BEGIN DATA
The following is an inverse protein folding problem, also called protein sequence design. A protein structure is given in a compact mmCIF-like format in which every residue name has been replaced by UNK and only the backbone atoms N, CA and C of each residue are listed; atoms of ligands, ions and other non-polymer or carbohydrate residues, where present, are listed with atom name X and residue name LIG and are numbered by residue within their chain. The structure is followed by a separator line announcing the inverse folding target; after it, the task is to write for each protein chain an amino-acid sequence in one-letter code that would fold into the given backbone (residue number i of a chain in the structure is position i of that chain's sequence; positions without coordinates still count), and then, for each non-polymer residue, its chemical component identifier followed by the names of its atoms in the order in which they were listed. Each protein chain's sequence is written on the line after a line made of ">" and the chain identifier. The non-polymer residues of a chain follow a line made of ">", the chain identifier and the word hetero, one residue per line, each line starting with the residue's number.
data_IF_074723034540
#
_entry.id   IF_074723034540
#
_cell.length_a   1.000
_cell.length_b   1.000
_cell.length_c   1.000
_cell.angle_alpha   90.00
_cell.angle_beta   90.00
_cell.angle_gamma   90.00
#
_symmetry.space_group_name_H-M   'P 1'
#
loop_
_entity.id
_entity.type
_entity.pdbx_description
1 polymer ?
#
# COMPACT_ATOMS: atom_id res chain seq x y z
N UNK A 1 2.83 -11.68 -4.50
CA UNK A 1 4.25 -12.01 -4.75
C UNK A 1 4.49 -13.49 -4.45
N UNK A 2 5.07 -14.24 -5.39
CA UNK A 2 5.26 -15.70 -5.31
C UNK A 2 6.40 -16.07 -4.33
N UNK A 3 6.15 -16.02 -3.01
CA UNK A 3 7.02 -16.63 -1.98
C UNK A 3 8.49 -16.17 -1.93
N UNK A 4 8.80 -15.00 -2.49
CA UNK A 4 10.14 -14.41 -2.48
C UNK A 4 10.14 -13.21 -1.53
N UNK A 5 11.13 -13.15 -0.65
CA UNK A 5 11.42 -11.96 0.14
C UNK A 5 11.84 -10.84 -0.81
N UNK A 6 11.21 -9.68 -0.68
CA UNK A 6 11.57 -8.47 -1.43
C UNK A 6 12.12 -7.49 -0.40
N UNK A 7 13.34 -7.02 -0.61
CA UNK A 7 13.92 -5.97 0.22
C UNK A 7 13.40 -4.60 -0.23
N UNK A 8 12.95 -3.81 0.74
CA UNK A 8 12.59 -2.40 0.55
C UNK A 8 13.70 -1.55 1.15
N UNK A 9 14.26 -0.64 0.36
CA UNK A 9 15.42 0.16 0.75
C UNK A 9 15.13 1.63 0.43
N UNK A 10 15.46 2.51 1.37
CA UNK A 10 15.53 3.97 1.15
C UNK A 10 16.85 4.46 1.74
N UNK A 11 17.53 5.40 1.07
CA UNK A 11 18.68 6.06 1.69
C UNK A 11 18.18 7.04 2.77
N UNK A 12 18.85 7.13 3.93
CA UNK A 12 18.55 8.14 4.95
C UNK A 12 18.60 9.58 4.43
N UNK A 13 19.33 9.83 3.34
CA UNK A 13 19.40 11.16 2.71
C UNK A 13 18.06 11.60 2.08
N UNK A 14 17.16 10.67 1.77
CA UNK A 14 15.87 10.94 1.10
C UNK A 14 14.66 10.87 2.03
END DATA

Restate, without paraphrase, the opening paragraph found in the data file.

The following is an inverse protein folding problem, also called protein sequence design. A protein structure is given in a compact mmCIF-like format in which every residue name has been replaced by UNK and only the backbone atoms N, CA and C of each residue are listed; atoms of ligands, ions and other non-polymer or carbohydrate residues, where present, are listed with atom name X and residue name LIG and are numbered by residue within their chain. The structure is followed by a separator line announcing the inverse folding target; after it, the task is to write for each protein chain an amino-acid sequence in one-letter code that would fold into the given backbone (residue number i of a chain in the structure is position i of that chain's sequence; positions without coordinates still count), and then, for each non-polymer residue, its chemical component identifier followed by the names of its atoms in the order in which they were listed. Each protein chain's sequence is written on the line after a line made of ">" and the chain identifier. The non-polymer residues of a chain follow a line made of ">", the chain identifier and the word hetero, one residue per line, each line starting with the residue's number.